Finally, I’m grateful for the labors of the incoming Executive and Advisory Boards, and genuinely excited for their envisioning under the tutelage of Wendy Sharer, our wildly capable yet characteristically humble Incoming President, who has ambitious and important plans. Please join me in welcoming Wendy and this incredible slate of new colleagues.

In service,
Tarez Graban
Outgoing President 2018-2020

#thefeministsareinplace … but plans are still moving forward

Coalition Friends,

Carving out a shared moment from pressing institutional demands, family crises, juggled responsibilities, and compulsory homeschooling, members of The Advisory and Executive Boards met virtually as scheduled on March 25 to address a full and timely meeting agenda. Some of us were still reeling from the slew of cancellations announced the week prior. Some of us were caring for relatives who are ill. Some of us were still navigating conflicting and uncertain missives from our local or state governments about how to conduct ourselves and our lives on a day-to-day basis. But most of us were glad for the opportunity to “see” one another, and to think and talk focusedly about concerns that are still pressing in the midst of our altered realities.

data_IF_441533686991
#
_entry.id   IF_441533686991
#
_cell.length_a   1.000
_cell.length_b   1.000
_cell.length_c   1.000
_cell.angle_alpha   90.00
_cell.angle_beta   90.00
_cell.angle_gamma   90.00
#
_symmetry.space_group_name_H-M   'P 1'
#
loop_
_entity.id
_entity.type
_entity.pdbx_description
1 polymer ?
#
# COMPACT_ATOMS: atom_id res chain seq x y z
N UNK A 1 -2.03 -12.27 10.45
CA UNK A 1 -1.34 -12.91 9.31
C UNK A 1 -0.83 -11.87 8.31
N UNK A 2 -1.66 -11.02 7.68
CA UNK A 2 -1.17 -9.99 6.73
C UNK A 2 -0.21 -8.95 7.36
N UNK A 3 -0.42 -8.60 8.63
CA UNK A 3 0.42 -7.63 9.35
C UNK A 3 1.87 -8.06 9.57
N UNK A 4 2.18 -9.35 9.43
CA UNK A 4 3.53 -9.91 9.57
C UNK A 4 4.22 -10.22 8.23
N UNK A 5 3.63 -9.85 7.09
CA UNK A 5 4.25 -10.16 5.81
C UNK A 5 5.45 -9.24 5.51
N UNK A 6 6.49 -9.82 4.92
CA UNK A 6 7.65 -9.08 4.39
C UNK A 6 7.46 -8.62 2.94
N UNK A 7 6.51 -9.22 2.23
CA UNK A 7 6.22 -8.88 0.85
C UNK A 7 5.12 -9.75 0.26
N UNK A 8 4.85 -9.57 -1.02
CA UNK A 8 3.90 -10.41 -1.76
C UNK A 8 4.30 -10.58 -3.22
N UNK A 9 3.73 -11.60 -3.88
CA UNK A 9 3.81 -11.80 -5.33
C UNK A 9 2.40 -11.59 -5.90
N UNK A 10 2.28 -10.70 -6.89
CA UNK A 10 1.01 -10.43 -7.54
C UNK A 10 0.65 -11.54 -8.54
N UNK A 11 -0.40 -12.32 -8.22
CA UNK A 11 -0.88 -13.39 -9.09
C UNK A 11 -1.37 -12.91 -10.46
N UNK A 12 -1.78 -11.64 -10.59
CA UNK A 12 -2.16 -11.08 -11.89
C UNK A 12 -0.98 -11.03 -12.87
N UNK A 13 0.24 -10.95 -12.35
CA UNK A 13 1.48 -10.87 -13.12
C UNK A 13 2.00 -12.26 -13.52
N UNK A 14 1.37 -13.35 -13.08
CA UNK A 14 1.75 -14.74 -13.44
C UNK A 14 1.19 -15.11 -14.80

Uncertainties aside, I’m excited for the good that is ahead. We discussed and voted on several initiatives, moved some to the back burner and promoted others to the front. We began preparations for a new and incoming leadership team. We made some decisions about the Feminisms and Rhetorics conference. We established our priorities for programs and campaigns that we know our students and colleagues need, and some need fairly urgently. Most importantly, we considered how, when, where, and how quickly we should act on those initiatives with an ethic of care, and how to do this as transparently as possible. Please watch for additional posts in the days and weeks that follow, with relevant announcements and profiles of our incoming leadership team, and know that we’re rolling things out as quickly as we can, but thoughtfully. Distinctive of the Coalition is our marked interest in communicating openly and honestly about what we want to do, what we need to do, and what we can do.

As with anything we do, this upcoming slate of needs and desires requires more labor than our small group of leaders can reasonably take on, and because we take you and your burdens very seriously and very much to heart, we’ll soon be putting out our regular calls for your help and your involvement. When you see those calls circulate, I hope you’ll recognize that they are calling for you, and that you’ll feel both enabled and compelled to respond.

With gratitude for your engagement,
-Tarez Graban
CFSHRC President 2018-2020